There are quite a number of shows out there which like to take their world seriously and give the viewer extensive amounts of information on how things work in that world. That includes the general know-hows like the phenomenon that exist in that world (magic, chakra, nen etc.), certain events that had a serious impact (the second impact, world wars, etc), the people of the world and any special powers present (chi, magic, espers), the standing of the world governments or clans and such. And since most of the shows are aimed at the general public, they don't delve into over complicated exposition. And even if they do, they try their best not to overcomplicate things with ornate academic vocabulary. A good example of that is the HunterxHunter (2011) series.
But Mahouka, doesn't give a damn. The show actively resorts to lengthy explanations about magic full of scientific terminology. And unless you have a hobby or an interest in physics, most of the explanations are going to sound like pretentious gibberish (it is sci-fi though). But if you are able to understand, you will see a very organised world setup in a creative way (supported by Madhouse's animation). How the show transfers the idea of magic from a fantasy to a scientific phenomenon (via the concepts of information/phenomenon writing and psions etc). How it introduces several types of magic, magic sequences, CADs, and how they all function. It's all given a lot of thought, and very creatively put together. And that's what is impressive about this. They could have just resorted to the "because it's magic" excuse, but they didn't. They put a lot effort into it, and I applaud them for that because I thoroughly enjoyed it.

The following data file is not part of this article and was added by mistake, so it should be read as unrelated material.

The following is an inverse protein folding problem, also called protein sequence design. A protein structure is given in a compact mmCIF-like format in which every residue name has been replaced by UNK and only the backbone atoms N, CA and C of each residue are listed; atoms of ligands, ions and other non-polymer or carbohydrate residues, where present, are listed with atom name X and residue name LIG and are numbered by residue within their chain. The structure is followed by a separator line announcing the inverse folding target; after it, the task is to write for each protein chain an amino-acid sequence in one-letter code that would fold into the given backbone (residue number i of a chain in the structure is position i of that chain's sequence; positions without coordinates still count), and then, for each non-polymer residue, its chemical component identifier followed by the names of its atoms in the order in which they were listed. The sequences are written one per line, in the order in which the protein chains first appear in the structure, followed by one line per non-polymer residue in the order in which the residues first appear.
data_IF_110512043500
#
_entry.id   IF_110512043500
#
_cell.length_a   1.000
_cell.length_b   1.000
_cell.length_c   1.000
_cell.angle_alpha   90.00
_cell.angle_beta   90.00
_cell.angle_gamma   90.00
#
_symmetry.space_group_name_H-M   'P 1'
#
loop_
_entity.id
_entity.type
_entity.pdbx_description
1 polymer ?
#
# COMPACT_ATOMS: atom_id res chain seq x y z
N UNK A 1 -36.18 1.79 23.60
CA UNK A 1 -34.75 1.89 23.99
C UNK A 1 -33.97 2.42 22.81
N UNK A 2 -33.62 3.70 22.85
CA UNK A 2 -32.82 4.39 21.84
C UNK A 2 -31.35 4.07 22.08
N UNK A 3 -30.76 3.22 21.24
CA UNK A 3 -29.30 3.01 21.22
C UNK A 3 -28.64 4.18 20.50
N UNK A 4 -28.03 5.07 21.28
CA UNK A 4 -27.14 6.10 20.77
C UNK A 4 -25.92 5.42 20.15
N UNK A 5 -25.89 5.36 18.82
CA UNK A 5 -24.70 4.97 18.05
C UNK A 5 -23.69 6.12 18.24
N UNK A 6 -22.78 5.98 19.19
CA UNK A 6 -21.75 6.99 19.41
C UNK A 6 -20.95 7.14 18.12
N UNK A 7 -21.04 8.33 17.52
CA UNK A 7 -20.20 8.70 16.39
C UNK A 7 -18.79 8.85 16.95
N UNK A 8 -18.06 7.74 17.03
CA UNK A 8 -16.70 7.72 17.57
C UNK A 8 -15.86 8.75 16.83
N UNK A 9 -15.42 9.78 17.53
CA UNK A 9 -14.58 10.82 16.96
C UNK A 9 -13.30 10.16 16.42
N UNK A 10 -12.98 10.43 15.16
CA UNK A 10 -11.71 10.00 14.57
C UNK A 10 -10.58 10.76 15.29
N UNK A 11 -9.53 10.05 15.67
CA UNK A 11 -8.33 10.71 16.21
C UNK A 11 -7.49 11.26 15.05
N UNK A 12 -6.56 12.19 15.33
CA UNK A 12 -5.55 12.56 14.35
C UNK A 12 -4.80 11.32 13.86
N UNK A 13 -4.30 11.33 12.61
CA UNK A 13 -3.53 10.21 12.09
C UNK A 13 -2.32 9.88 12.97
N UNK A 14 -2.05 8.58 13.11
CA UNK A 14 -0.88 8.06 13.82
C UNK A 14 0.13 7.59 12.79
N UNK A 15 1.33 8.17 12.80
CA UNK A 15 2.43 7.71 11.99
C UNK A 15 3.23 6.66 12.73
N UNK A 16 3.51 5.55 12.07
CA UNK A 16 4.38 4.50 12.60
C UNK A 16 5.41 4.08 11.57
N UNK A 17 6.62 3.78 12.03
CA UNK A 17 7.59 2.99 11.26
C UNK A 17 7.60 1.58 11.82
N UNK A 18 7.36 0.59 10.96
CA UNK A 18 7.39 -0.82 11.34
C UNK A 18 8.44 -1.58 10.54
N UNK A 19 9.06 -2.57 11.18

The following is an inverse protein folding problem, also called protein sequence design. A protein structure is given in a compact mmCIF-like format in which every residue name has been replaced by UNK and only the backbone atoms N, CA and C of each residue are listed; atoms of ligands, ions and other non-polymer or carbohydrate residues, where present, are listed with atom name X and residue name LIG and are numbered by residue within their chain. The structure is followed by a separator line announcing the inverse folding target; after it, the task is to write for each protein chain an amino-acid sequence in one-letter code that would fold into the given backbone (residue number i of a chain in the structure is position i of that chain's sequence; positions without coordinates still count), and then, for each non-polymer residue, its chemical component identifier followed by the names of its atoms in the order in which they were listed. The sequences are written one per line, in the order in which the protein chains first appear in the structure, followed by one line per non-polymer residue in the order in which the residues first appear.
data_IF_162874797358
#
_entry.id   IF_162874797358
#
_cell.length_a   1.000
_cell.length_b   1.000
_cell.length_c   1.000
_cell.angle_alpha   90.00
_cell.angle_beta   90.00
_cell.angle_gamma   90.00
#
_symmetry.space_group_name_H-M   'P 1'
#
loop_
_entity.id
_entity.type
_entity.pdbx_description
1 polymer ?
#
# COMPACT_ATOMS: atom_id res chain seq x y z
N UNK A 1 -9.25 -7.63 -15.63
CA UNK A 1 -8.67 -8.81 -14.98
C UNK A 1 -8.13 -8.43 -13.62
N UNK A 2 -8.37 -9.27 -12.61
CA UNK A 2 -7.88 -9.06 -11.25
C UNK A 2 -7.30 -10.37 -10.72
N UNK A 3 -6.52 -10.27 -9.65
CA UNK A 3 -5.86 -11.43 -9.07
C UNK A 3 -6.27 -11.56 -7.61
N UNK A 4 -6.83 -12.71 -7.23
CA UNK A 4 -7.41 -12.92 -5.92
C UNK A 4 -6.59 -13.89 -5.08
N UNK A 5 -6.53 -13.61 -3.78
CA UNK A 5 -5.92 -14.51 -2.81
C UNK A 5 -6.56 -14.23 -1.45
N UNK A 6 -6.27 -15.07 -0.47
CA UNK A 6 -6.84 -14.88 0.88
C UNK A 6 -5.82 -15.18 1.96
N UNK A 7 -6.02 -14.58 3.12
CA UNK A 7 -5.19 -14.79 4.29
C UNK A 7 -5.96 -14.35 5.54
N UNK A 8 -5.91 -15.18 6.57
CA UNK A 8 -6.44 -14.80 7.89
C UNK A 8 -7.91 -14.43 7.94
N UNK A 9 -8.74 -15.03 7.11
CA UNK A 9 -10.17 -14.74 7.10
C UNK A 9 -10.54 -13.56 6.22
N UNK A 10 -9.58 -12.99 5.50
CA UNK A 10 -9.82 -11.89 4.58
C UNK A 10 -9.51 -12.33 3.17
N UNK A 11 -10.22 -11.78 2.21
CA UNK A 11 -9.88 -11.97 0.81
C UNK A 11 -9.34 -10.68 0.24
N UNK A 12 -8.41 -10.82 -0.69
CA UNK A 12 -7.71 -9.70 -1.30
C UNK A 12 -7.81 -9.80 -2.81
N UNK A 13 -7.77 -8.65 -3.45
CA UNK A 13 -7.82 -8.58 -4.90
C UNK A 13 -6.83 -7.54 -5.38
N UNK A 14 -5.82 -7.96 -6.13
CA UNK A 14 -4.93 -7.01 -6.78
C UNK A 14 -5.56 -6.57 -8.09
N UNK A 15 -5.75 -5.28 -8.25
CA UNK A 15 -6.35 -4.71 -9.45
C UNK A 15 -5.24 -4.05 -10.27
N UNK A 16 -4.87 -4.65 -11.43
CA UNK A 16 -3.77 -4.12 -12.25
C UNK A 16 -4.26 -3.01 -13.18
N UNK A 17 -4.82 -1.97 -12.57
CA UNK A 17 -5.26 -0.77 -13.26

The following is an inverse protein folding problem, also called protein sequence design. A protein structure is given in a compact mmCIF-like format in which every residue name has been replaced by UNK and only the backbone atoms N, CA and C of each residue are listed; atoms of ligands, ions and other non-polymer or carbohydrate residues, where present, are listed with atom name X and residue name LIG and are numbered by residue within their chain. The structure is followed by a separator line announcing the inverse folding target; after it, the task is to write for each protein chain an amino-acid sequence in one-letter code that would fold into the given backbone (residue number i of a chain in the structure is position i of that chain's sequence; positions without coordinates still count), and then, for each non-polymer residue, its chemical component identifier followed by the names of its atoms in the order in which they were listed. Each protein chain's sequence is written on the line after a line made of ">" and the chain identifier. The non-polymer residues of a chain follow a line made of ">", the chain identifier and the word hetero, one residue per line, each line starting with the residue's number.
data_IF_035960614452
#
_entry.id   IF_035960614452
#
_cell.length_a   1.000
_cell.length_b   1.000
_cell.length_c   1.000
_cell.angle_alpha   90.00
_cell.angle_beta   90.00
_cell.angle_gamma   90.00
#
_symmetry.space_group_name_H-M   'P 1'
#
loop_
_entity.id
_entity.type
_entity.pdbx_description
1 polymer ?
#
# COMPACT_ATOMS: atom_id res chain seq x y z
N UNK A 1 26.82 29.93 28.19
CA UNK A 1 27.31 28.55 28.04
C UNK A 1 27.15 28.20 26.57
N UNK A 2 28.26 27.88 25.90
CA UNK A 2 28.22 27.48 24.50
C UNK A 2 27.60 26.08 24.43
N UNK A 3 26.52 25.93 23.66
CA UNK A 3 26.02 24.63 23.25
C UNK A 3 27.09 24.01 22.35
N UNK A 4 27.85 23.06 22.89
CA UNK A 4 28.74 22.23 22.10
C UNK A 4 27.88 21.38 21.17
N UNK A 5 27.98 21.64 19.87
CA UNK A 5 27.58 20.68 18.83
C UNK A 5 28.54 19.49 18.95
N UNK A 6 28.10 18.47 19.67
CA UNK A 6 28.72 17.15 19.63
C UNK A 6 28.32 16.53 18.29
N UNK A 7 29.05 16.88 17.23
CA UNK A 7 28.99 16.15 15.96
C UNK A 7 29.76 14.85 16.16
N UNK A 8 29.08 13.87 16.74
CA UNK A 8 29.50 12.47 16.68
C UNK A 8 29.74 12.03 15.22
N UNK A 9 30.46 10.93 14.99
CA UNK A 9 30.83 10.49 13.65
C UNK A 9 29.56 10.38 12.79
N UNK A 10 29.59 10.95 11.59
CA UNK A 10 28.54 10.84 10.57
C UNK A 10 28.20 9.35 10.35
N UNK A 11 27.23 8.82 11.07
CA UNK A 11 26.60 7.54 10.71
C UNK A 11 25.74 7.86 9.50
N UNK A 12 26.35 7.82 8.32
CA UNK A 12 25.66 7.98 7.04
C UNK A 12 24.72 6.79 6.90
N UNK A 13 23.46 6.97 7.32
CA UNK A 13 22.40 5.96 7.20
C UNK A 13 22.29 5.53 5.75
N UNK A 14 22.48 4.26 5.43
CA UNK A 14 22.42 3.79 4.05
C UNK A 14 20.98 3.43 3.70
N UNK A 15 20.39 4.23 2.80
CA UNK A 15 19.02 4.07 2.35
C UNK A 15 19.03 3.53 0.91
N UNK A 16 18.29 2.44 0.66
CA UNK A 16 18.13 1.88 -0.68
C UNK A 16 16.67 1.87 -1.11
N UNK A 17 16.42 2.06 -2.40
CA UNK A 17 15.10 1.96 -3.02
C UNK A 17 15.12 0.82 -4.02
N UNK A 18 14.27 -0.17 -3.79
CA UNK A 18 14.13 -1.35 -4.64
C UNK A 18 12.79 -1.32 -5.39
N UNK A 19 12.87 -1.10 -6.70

But all this comes at a hefty price. A good chunk of the runtime is exhausted in characters talking about magic or giving explanations on magic. This also effects the pacing of the show. I think this is the reason they couldn't cover the Reminiscence volume which had our main character's past (a very important aspect to the story).
As for the other production aspects, everything is in order thanks to Madhouse. They have done a splendid job at visually depicting magic and keeping it in sync with the explanations given. It's not over the top extraordinary (compared to their other "extraordinary" works), but it fits with the overall tone of the show. The particles, 3d, character designs, cinematography, action scenes - all are handled really well. It complements the futuristic world setting. And all of this is backed up by an amazing electro soundtrack. "Election","Code Break", "Battle 4 & 5" with the first opening "Rising Hope" would be my picks.
Anyways, to sum things up, the absence of a driving force, presence of a perfect character, and complicated exposition (not to mention the suggestive 'incest') put Mahouka Koukou no Rettousei in the "anime not meant for everyone" category. It's a good show, but it also has quite a bit of flaws in it, flaws that can take away a considerable amount of enjoyment if you aren't comfortable with them. So, keep in mind those points before you go in. Personally, I enjoyed the heck out of this series. So much so, that I went ahead and picked up the light novel to get the answers to all the questions I had. Also, there's a movie sequel coming up, and that has me pumped.
That's it for the review. Thank you for reading.